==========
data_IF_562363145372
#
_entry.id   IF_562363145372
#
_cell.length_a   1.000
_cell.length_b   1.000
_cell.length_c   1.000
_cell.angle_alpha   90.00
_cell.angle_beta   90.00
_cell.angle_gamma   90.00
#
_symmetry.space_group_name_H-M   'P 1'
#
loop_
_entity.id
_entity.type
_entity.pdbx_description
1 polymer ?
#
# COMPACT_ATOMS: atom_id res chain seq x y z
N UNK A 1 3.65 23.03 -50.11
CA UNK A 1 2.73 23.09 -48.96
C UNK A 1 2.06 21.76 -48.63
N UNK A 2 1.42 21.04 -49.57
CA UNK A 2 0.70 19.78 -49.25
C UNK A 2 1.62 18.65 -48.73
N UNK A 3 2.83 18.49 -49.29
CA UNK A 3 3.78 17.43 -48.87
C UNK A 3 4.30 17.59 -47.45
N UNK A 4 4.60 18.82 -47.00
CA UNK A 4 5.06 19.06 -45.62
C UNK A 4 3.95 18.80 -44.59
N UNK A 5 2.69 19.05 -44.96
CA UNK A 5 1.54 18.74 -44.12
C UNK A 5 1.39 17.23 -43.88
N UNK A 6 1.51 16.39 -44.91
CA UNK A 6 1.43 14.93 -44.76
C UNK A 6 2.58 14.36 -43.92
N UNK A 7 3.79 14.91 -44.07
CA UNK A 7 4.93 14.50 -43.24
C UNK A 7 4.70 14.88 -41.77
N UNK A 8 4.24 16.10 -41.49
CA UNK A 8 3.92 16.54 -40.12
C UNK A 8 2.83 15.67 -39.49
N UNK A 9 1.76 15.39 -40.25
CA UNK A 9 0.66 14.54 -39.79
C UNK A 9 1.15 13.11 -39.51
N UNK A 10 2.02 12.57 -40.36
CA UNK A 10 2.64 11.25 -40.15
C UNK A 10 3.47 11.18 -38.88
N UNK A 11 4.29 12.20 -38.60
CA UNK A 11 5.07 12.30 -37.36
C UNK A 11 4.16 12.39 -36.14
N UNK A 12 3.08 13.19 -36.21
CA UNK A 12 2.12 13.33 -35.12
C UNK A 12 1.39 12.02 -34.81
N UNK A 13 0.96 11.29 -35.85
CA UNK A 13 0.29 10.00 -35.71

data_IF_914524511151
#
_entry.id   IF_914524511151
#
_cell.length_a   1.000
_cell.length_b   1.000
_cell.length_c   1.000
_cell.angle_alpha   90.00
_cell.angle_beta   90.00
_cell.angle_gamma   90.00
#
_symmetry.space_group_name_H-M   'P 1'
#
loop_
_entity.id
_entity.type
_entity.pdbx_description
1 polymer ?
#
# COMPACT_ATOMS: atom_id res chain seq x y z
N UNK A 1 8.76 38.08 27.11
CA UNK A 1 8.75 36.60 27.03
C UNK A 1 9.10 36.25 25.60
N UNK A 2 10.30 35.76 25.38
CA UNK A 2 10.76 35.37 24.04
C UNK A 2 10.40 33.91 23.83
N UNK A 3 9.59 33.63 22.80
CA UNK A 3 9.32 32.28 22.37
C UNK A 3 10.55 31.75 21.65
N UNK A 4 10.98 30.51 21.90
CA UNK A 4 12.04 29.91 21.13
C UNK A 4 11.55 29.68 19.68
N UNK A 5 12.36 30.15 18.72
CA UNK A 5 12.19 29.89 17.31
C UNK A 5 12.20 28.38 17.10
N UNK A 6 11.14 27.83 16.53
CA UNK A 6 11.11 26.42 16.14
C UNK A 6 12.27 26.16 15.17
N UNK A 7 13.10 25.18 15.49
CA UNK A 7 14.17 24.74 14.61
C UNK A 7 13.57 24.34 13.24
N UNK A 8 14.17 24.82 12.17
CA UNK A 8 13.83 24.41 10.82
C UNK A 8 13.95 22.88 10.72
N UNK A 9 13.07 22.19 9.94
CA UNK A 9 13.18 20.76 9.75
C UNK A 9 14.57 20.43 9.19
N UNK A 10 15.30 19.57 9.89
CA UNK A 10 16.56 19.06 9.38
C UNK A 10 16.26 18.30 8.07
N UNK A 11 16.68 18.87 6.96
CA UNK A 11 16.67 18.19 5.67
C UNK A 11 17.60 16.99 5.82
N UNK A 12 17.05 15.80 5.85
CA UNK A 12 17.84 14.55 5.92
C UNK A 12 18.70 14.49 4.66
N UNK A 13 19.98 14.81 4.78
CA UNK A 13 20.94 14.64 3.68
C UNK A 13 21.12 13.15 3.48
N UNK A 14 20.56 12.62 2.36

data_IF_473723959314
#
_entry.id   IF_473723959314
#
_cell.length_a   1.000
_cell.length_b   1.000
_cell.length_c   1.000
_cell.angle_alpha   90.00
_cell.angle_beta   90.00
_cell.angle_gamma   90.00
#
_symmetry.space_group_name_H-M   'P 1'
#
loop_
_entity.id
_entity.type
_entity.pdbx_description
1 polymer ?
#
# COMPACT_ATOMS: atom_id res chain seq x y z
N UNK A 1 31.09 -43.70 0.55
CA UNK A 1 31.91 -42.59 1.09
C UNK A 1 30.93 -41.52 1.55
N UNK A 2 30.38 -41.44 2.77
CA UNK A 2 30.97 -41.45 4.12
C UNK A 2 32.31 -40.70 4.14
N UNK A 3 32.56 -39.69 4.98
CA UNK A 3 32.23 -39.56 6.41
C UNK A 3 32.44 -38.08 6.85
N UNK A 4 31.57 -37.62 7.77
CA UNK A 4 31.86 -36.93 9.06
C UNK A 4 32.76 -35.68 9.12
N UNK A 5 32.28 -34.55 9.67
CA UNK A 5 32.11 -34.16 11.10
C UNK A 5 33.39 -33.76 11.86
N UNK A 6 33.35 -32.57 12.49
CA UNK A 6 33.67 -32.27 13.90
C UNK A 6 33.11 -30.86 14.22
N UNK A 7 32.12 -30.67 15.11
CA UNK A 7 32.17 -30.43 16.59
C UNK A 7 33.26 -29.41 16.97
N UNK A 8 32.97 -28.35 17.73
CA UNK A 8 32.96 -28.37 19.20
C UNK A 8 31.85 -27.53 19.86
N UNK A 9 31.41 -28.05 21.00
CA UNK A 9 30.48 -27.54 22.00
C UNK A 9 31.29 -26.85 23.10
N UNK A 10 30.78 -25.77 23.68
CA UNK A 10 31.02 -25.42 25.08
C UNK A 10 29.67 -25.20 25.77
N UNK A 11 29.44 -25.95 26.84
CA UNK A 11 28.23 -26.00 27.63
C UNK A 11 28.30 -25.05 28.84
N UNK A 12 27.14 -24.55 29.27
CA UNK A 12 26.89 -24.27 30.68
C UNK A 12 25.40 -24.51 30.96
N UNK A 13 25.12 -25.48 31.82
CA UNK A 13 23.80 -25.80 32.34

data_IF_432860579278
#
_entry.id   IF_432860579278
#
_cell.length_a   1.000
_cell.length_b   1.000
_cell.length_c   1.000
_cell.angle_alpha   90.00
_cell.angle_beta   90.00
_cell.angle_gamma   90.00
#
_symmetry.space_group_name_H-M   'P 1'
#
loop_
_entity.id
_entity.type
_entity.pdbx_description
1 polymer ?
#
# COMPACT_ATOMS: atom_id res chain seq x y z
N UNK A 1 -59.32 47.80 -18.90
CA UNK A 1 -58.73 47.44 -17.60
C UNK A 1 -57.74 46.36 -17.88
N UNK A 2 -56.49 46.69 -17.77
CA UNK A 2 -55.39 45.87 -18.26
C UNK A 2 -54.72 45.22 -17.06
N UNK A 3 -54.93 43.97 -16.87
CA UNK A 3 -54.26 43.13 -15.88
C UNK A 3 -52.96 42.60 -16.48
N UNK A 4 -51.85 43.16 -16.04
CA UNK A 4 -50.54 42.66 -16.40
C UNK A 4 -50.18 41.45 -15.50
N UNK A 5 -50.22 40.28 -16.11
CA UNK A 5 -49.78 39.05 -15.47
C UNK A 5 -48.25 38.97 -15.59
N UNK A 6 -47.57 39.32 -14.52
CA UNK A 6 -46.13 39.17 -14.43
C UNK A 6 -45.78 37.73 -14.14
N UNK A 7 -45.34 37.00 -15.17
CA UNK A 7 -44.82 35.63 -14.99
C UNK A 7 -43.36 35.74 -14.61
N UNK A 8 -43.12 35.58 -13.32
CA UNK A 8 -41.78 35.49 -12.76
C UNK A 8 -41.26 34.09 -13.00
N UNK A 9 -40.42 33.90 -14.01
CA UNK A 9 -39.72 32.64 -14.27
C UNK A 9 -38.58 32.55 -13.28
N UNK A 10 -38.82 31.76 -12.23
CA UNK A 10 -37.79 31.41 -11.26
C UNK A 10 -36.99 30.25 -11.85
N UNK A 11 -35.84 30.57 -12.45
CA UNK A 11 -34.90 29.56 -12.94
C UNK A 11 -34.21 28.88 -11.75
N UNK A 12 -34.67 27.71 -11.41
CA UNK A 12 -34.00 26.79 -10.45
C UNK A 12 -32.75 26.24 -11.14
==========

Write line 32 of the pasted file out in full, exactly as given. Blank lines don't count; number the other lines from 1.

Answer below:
C UNK A 4 3.95 18.80 -44.59